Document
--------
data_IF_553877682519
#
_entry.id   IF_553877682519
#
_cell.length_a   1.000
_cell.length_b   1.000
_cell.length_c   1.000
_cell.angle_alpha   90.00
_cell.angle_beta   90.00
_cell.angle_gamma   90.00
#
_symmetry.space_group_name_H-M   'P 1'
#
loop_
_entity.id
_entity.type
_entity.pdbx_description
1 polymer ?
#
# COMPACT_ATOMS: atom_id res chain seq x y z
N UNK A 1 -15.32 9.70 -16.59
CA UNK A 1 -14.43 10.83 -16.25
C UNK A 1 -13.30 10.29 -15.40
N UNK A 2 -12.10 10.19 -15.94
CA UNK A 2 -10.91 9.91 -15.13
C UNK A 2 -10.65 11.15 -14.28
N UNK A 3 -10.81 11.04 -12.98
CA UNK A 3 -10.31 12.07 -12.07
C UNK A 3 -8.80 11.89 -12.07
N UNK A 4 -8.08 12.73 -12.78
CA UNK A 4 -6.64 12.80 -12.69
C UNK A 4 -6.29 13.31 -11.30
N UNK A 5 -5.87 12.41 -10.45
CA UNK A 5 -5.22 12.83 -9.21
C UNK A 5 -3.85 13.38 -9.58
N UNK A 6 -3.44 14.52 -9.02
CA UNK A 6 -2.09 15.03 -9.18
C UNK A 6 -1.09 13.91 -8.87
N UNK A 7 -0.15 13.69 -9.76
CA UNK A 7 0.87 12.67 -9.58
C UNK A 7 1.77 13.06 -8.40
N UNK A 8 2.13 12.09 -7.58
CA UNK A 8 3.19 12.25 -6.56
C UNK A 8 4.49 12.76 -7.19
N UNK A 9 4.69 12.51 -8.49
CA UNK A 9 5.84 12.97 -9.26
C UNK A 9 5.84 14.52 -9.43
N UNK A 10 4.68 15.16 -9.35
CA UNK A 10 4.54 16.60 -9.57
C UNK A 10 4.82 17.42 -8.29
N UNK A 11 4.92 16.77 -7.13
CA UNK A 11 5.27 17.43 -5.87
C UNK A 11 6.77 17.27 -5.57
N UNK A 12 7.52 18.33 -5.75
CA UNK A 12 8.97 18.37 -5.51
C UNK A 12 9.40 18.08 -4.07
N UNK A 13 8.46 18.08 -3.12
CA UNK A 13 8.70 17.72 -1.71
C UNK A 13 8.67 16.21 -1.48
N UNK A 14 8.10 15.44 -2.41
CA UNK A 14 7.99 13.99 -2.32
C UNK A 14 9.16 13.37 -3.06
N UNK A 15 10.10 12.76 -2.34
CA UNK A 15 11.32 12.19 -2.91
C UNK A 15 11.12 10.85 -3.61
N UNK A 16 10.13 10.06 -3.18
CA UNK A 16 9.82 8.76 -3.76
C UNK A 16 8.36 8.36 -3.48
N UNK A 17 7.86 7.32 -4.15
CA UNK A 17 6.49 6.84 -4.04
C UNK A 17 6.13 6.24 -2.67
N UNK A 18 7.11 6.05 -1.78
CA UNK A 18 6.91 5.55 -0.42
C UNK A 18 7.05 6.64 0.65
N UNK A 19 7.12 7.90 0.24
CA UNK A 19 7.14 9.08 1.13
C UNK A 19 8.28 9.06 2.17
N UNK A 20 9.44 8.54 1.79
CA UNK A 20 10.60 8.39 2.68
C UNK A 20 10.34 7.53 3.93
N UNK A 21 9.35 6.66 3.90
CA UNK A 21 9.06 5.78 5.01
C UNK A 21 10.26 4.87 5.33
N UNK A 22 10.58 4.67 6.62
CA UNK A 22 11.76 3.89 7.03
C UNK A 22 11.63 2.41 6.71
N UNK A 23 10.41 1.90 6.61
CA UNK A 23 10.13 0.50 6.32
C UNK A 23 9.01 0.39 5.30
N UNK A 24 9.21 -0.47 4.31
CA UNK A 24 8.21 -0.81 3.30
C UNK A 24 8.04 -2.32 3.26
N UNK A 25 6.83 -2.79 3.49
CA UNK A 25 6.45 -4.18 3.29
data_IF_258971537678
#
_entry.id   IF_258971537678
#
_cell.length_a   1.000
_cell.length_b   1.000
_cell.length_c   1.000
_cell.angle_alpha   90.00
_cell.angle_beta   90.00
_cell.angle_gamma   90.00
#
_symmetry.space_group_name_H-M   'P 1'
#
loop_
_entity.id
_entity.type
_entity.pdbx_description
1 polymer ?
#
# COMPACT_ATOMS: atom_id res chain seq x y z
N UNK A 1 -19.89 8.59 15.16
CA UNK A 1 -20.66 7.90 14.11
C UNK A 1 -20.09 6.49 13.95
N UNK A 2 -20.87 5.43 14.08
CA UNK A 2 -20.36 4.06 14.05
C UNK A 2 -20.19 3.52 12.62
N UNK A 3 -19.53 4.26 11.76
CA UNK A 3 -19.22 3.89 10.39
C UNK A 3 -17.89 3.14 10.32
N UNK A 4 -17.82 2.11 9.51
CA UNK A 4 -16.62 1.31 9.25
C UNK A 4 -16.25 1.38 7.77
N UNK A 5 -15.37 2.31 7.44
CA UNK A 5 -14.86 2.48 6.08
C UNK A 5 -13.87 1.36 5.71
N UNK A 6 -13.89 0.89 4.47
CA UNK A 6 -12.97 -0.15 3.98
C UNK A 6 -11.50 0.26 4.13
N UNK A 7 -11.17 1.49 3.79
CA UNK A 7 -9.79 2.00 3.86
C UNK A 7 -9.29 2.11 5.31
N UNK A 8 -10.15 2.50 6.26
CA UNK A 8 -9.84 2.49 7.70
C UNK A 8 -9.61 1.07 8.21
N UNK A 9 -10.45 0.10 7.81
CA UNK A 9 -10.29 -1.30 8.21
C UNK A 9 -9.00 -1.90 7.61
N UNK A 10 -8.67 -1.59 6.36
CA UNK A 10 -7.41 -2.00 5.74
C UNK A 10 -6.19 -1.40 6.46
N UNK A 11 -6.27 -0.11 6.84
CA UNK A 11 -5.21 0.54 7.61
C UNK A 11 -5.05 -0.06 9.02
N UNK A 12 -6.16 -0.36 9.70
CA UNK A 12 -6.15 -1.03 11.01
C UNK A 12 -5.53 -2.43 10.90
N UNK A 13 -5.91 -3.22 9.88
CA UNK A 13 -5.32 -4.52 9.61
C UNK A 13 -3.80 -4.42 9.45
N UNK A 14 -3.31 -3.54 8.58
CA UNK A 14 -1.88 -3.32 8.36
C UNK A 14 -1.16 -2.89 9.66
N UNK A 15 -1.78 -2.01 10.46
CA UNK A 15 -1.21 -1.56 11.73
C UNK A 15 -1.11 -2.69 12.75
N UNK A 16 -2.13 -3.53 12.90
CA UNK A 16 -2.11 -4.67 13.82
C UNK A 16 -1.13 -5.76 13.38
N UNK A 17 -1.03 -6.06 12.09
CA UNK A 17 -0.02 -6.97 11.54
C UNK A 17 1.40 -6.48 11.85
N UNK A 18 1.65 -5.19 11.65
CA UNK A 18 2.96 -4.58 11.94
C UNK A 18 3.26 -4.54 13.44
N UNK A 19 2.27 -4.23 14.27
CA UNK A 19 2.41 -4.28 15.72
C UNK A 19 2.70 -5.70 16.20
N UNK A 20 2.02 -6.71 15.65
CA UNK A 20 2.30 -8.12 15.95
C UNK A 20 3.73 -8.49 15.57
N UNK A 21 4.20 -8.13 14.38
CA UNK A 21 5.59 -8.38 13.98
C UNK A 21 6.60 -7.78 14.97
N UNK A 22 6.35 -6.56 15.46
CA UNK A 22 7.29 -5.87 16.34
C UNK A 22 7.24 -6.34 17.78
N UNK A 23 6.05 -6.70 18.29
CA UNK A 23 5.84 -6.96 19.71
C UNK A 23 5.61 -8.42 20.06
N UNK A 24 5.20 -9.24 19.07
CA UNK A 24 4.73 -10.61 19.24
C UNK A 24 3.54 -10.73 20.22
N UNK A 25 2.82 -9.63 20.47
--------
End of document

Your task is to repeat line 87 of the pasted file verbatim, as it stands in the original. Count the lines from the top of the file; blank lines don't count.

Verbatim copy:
N UNK A 23 10.41 1.90 6.61